You are here

1MDB used as a Ponzi scheme: Swiss prosecutor

A clutch of conspirators utilised fund to pay bribes and enrich themselves, adds Michael Lauber; Swiss authorities probe six people while two Swiss banks remain under suspicion

Geneva

MALAYSIA'S 1Malaysia Development Bhd (1MDB) economic development fund was used as a Ponzi scheme by a clutch of conspirators to pay bribes and enrich themselves, Switzerland's top prosecutor said days after former Malaysian prime minister Najib Razak was charged with corruption for his role in the affair.

Swiss authorities are now investigating six people for their alleged involvement in the multi-billion dollar 1MDB scandal and two Swiss banks - Falcon Private Bank and BSI SA - remain under suspicion, Swiss Attorney General Michael Lauber told reporters on Tuesday in Putrajaya following a meeting with his Malaysian counterpart Tommy Thomas.

But the Swiss Attorney-General's office said Najib is not one of the six being investigated.

sentifi.com

Market voices on:

Mr Lauber's office said he and Mr Thomas "discussed the coordination of the investigation into the 1MDB case" and that its probe was focusing on the use of financing obtained by 1MDB and a former unit called SRC International Sdn.

"All or part of the financing obtained is alleged to have been used for other purposes, most particularly for the personal enrichment of the persons involved," the statement said.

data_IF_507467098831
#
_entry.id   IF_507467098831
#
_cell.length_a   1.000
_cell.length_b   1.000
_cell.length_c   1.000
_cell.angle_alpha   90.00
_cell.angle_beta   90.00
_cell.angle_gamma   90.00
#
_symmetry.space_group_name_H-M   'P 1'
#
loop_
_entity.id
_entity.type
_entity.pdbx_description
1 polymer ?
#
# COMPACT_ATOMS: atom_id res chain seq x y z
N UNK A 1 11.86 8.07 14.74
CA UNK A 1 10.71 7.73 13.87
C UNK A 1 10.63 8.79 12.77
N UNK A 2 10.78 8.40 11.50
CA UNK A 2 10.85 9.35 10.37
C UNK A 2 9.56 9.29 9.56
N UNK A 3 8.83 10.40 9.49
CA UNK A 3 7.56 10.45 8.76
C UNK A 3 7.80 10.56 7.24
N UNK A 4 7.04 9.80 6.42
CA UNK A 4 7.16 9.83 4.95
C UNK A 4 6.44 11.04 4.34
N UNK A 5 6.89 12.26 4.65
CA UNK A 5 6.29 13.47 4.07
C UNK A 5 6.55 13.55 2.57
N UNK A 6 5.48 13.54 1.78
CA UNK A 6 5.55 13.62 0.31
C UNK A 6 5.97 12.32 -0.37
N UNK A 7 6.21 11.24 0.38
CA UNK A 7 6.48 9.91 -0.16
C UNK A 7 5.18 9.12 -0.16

Switzerland has been investigating how billions of dollars earmarked for economic development through 1MDB was diverted and made its way into Swiss banks. Mr Lauber, working with Singaporean and US authorities, had been publicly critical in the past of Malaysian officials for their lack of cooperation. After Najib lost his bid for re-election in mid-May to rival and former premier Mahathir Mohamad, the new government said it would reopen a graft probe.

"We think it was a pretext, it was kind of a Ponzi scheme," Mr Lauber said in an interview after the briefing. "It was used for bribery of foreign officials, it was used for paying interest, it was used for motivating new officials to run against the legal requirements or it was just simply to reward them." Mr Lauber did not identify any of the people he was referring to in his comments.

Swiss prosecutors earlier in May revealed they'd opened criminal proceedings into two former officials of PetroSaudi. Under the pretence of investing about US$1 billion in a joint venture between 1MDB and PetroSaudi, 1MDB officials and others instead transferred about US$700 million to an account not associated with PetroSaudi, the US Justice Department alleged in a 2016 seizure order.

Mr Lauber said about US$7 billion of funds from 1MDB and its former unit SRC flowed through the global financial system from 2009 to 2015 and he's still assessing how much of that was misappropriated.

Lawyers for PetroSaudi have denied any wrongdoing. Najib has pleaded not guilty to the charges against him and was released on a US$247,000 bail.

Spokespeople for EFG and Falcon Bank declined to comment.

Word of both banks' involvement is not new and they have already come in for punishment. Zurich-based Falcon and and BSI, since bought by larger rival EFG International AG, were ordered in 2016 to shut down their Singapore banking units as punishment for facilitating illicit payments. BSI was fined 95 million Swiss francs (S$130 million) last year for ignoring "clear warning signals". Falcon, owned by Abu Dhabi investors, is still the subject of a criminal investigation by Swiss federal prosecutors. BLOOMBERG, AFP